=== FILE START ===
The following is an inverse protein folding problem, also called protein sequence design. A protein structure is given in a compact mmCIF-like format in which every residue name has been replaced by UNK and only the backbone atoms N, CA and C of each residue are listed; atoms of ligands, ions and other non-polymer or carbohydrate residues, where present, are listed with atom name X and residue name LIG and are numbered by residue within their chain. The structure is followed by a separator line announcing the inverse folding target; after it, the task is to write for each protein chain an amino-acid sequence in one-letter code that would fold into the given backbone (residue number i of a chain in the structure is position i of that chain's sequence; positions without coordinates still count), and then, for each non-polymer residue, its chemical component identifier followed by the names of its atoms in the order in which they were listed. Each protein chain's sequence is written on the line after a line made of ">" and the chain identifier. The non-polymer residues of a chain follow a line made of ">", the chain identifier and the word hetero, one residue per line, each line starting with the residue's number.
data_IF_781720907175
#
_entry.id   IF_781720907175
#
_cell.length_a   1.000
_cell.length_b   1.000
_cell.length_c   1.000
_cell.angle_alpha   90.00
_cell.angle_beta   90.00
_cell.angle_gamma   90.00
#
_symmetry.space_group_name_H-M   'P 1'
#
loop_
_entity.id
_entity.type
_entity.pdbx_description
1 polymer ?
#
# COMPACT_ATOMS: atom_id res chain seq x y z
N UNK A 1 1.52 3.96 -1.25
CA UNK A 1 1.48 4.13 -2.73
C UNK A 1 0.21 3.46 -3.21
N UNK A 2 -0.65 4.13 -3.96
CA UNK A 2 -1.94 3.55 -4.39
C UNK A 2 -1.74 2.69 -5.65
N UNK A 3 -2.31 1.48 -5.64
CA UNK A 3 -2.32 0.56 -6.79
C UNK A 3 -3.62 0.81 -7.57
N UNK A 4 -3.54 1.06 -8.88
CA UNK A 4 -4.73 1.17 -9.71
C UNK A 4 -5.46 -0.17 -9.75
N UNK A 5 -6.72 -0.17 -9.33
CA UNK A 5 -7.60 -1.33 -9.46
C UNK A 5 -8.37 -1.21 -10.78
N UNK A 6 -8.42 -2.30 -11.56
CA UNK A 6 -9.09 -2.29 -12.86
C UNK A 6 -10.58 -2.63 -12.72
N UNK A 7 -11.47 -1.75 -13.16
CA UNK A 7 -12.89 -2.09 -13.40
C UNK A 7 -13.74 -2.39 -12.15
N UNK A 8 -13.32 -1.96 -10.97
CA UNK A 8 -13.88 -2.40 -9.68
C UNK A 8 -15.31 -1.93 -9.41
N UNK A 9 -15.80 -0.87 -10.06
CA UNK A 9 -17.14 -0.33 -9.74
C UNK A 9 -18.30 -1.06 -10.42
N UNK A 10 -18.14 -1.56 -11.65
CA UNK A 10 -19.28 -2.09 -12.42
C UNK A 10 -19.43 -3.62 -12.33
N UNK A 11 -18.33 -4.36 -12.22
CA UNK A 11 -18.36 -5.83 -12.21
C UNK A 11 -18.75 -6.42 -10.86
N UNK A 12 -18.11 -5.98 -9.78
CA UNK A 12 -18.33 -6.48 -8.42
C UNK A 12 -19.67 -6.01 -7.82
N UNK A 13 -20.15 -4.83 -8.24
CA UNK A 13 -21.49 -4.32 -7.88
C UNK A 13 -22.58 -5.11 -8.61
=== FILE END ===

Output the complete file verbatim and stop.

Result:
The following is an inverse protein folding problem, also called protein sequence design. A protein structure is given in a compact mmCIF-like format in which every residue name has been replaced by UNK and only the backbone atoms N, CA and C of each residue are listed; atoms of ligands, ions and other non-polymer or carbohydrate residues, where present, are listed with atom name X and residue name LIG and are numbered by residue within their chain. The structure is followed by a separator line announcing the inverse folding target; after it, the task is to write for each protein chain an amino-acid sequence in one-letter code that would fold into the given backbone (residue number i of a chain in the structure is position i of that chain's sequence; positions without coordinates still count), and then, for each non-polymer residue, its chemical component identifier followed by the names of its atoms in the order in which they were listed. Each protein chain's sequence is written on the line after a line made of ">" and the chain identifier. The non-polymer residues of a chain follow a line made of ">", the chain identifier and the word hetero, one residue per line, each line starting with the residue's number.
data_IF_781720907175
#
_entry.id   IF_781720907175
#
_cell.length_a   1.000
_cell.length_b   1.000
_cell.length_c   1.000
_cell.angle_alpha   90.00
_cell.angle_beta   90.00
_cell.angle_gamma   90.00
#
_symmetry.space_group_name_H-M   'P 1'
#
loop_
_entity.id
_entity.type
_entity.pdbx_description
1 polymer ?
#
# COMPACT_ATOMS: atom_id res chain seq x y z
N UNK A 1 1.52 3.96 -1.25
CA UNK A 1 1.48 4.13 -2.73
C UNK A 1 0.21 3.46 -3.21
N UNK A 2 -0.65 4.13 -3.96
CA UNK A 2 -1.94 3.55 -4.39
C UNK A 2 -1.74 2.69 -5.65
N UNK A 3 -2.31 1.48 -5.64
CA UNK A 3 -2.32 0.56 -6.79
C UNK A 3 -3.62 0.81 -7.57
N UNK A 4 -3.54 1.06 -8.88
CA UNK A 4 -4.73 1.17 -9.71
C UNK A 4 -5.46 -0.17 -9.75
N UNK A 5 -6.72 -0.17 -9.33
CA UNK A 5 -7.60 -1.33 -9.46
C UNK A 5 -8.37 -1.21 -10.78
N UNK A 6 -8.42 -2.30 -11.56
CA UNK A 6 -9.09 -2.29 -12.86
C UNK A 6 -10.58 -2.63 -12.72
N UNK A 7 -11.47 -1.75 -13.16
CA UNK A 7 -12.89 -2.09 -13.40
C UNK A 7 -13.74 -2.39 -12.15
N UNK A 8 -13.32 -1.96 -10.97
CA UNK A 8 -13.88 -2.40 -9.68
C UNK A 8 -15.31 -1.93 -9.41
N UNK A 9 -15.80 -0.87 -10.06
CA UNK A 9 -17.14 -0.33 -9.74
C UNK A 9 -18.30 -1.06 -10.42
N UNK A 10 -18.14 -1.56 -11.65
CA UNK A 10 -19.28 -2.09 -12.42
C UNK A 10 -19.43 -3.62 -12.33
N UNK A 11 -18.33 -4.36 -12.22
CA UNK A 11 -18.36 -5.83 -12.21
C UNK A 11 -18.75 -6.42 -10.86
N UNK A 12 -18.11 -5.98 -9.78
CA UNK A 12 -18.33 -6.48 -8.42
C UNK A 12 -19.67 -6.01 -7.82
N UNK A 13 -20.15 -4.83 -8.24
CA UNK A 13 -21.49 -4.32 -7.88
C UNK A 13 -22.58 -5.11 -8.61